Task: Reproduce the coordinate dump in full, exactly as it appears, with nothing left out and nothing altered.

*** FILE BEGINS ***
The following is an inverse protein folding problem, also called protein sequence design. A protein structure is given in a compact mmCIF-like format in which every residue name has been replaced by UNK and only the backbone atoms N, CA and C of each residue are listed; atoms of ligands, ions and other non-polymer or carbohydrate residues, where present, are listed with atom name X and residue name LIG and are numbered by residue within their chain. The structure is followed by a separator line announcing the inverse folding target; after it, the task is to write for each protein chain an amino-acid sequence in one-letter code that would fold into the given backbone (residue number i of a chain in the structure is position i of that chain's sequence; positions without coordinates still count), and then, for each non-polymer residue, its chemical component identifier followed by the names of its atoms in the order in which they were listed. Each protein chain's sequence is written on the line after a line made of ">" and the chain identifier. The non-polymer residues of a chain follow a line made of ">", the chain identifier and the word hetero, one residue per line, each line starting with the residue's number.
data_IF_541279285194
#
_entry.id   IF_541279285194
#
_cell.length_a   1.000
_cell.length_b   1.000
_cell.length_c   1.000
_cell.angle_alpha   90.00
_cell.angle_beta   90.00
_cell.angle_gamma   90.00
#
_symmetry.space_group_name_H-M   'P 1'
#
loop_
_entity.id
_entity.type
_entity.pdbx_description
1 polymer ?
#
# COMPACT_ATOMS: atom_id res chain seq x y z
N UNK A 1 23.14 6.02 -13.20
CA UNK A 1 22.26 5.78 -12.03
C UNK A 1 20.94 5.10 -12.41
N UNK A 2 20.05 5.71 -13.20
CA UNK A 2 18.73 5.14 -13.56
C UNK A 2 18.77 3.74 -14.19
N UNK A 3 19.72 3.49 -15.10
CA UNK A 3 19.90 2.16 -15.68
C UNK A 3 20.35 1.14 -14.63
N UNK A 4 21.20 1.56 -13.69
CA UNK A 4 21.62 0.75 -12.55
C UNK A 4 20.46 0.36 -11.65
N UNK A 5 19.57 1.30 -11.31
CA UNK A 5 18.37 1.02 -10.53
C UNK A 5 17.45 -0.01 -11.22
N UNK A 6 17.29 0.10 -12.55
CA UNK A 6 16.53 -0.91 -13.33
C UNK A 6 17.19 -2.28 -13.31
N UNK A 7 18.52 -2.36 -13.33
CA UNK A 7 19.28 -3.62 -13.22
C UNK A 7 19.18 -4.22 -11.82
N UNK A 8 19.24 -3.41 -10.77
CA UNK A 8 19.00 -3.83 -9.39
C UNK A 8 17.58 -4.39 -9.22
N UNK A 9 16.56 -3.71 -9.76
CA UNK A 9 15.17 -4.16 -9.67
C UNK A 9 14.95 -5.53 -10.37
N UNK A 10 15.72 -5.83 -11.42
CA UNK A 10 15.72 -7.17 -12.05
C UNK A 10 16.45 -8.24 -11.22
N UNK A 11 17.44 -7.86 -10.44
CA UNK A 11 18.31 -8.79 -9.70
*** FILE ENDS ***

The following is an inverse protein folding problem, also called protein sequence design. A protein structure is given in a compact mmCIF-like format in which every residue name has been replaced by UNK and only the backbone atoms N, CA and C of each residue are listed; atoms of ligands, ions and other non-polymer or carbohydrate residues, where present, are listed with atom name X and residue name LIG and are numbered by residue within their chain. The structure is followed by a separator line announcing the inverse folding target; after it, the task is to write for each protein chain an amino-acid sequence in one-letter code that would fold into the given backbone (residue number i of a chain in the structure is position i of that chain's sequence; positions without coordinates still count), and then, for each non-polymer residue, its chemical component identifier followed by the names of its atoms in the order in which they were listed. Each protein chain's sequence is written on the line after a line made of ">" and the chain identifier. The non-polymer residues of a chain follow a line made of ">", the chain identifier and the word hetero, one residue per line, each line starting with the residue's number.
data_IF_541279285194
#
_entry.id   IF_541279285194
#
_cell.length_a   1.000
_cell.length_b   1.000
_cell.length_c   1.000
_cell.angle_alpha   90.00
_cell.angle_beta   90.00
_cell.angle_gamma   90.00
#
_symmetry.space_group_name_H-M   'P 1'
#
loop_
_entity.id
_entity.type
_entity.pdbx_description
1 polymer ?
#
# COMPACT_ATOMS: atom_id res chain seq x y z
N UNK A 1 23.14 6.02 -13.20
CA UNK A 1 22.26 5.78 -12.03
C UNK A 1 20.94 5.10 -12.41
N UNK A 2 20.05 5.71 -13.20
CA UNK A 2 18.73 5.14 -13.56
C UNK A 2 18.77 3.74 -14.19
N UNK A 3 19.72 3.49 -15.10
CA UNK A 3 19.90 2.16 -15.68
C UNK A 3 20.35 1.14 -14.63
N UNK A 4 21.20 1.56 -13.69
CA UNK A 4 21.62 0.75 -12.55
C UNK A 4 20.46 0.36 -11.65
N UNK A 5 19.57 1.30 -11.31
CA UNK A 5 18.37 1.02 -10.53
C UNK A 5 17.45 -0.01 -11.22
N UNK A 6 17.29 0.10 -12.55
CA UNK A 6 16.53 -0.91 -13.33
C UNK A 6 17.19 -2.28 -13.31
N UNK A 7 18.52 -2.36 -13.33
CA UNK A 7 19.28 -3.62 -13.22
C UNK A 7 19.18 -4.22 -11.82
N UNK A 8 19.24 -3.41 -10.77
CA UNK A 8 19.00 -3.83 -9.39
C UNK A 8 17.58 -4.39 -9.22
N UNK A 9 16.56 -3.71 -9.76
CA UNK A 9 15.17 -4.16 -9.67
C UNK A 9 14.95 -5.53 -10.37
N UNK A 10 15.72 -5.83 -11.42
CA UNK A 10 15.72 -7.17 -12.05
C UNK A 10 16.45 -8.24 -11.22
N UNK A 11 17.44 -7.86 -10.44
CA UNK A 11 18.31 -8.79 -9.70